Anger Grows as Heath Set for Arms Probe Ban
|Reporter||Troye Lund, Andre Koopman, Sapa|
Hope is fading that Judge Willem Heath will be included in the multi-agency probe into South Africa's R43-billion arms acquisition package, even though parliament's public accounts committee has warned the investigation will not be complete without the Heath special investigating unit.
This follows an antagonistic relationship between the government and Heath's unit since its inception in 1997.
Anglican Archbishop Njongonkulu Ndungane has appealed to President Thabo Mbeki to put the country and its future first by implementing parliament's recommendation that the deal be properly investigated.
'The downward, slippery road to becoming a banana republic'
The archbishop said that ever since the arms procurement deal was announced, the church had consistently called for transparency, public debate and a full public judicial investigation.
"We call on the government to honour the recommendations of parliament without delay. A failure to do so would pose a very serious threat to the country's fragile democracy," he said.
He added that one of the constitutional functions of parliament was to oversee the executive.
"Were the executive to override parliament and set up its own terms of reference for this investigation, as the apartheid government used to do, South Africa would enter into the downward, slippery road to becoming a banana republic."
On the eve of the government's decision on whether to include Judge Heath in the investigation, the ANC has made it clear that it is pushing for him to be excluded.
'If there is nothing to hide, why not let Heath be part of the investigation...'
Speaking after the ANC's four-day lekgotla, which ended on Sunday, spokesperson Smuts Ngonyama reiterated the party's opposition to Judge Heath and questioned his objectivity by accusing him of "hobnobbing with other political parties".
"The trust and confidence given to him was put to the test. He sees himself as not being accountable to government."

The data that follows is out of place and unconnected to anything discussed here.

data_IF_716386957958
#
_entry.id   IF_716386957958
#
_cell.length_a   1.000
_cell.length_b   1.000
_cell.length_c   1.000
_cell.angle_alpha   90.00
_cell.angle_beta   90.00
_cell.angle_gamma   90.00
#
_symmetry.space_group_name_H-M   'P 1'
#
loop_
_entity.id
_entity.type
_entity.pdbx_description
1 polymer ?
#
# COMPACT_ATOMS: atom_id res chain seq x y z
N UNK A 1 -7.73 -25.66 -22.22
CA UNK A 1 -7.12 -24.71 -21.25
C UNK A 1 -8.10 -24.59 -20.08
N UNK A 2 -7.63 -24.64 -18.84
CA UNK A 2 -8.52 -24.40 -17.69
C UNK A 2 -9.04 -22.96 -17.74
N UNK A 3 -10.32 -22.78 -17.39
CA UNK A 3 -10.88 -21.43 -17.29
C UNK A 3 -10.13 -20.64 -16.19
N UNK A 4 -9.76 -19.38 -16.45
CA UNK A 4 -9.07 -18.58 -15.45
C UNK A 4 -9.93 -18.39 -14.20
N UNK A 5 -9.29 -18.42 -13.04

Justice Minister Penuell Maduna, who is one of many ministers to have clashed with and criticised Heath, was expected to announce his advice to President Mbeki about the Heath unit's inclusion or exclusion on Monday.
Mbeki, who has also questioned the Heath unit's objectivity in the past, will make his decision public at a later stage.
Reacting to the ANC's stance, Democratic Alliance spokesperson Reanette Taljaard said: "This raises interesting questions and implies that only investigating agencies who hobnob with the right people are acceptable to the ANC. It raises serious questions about the independence of the investigation."
Pan Africanist Congress chief whip Patricia de Lille, who was instrumental in raising the corruption allegations, said: "The question is simple. If there is nothing to hide, why not let Heath be part of the investigation along with the other agencies?"
De Lille handed documents to the Heath unit in November 1999 relating to the alleged corruption as well as details about ANC politicians who allegedly took kickbacks from arms consortiums. In October last year, the unit formally applied for a proclamation to investigate the deal.
Parliament's public accounts committee recommended the Heath unit be one of four agencies to probe the arms deal.
The other proposed investigating agencies are the public protector, the auditor-general and the national directorate of public prosecutions.
With acknowledgment to Troye Lund, Andre Koopman, Sapa and Independent Online.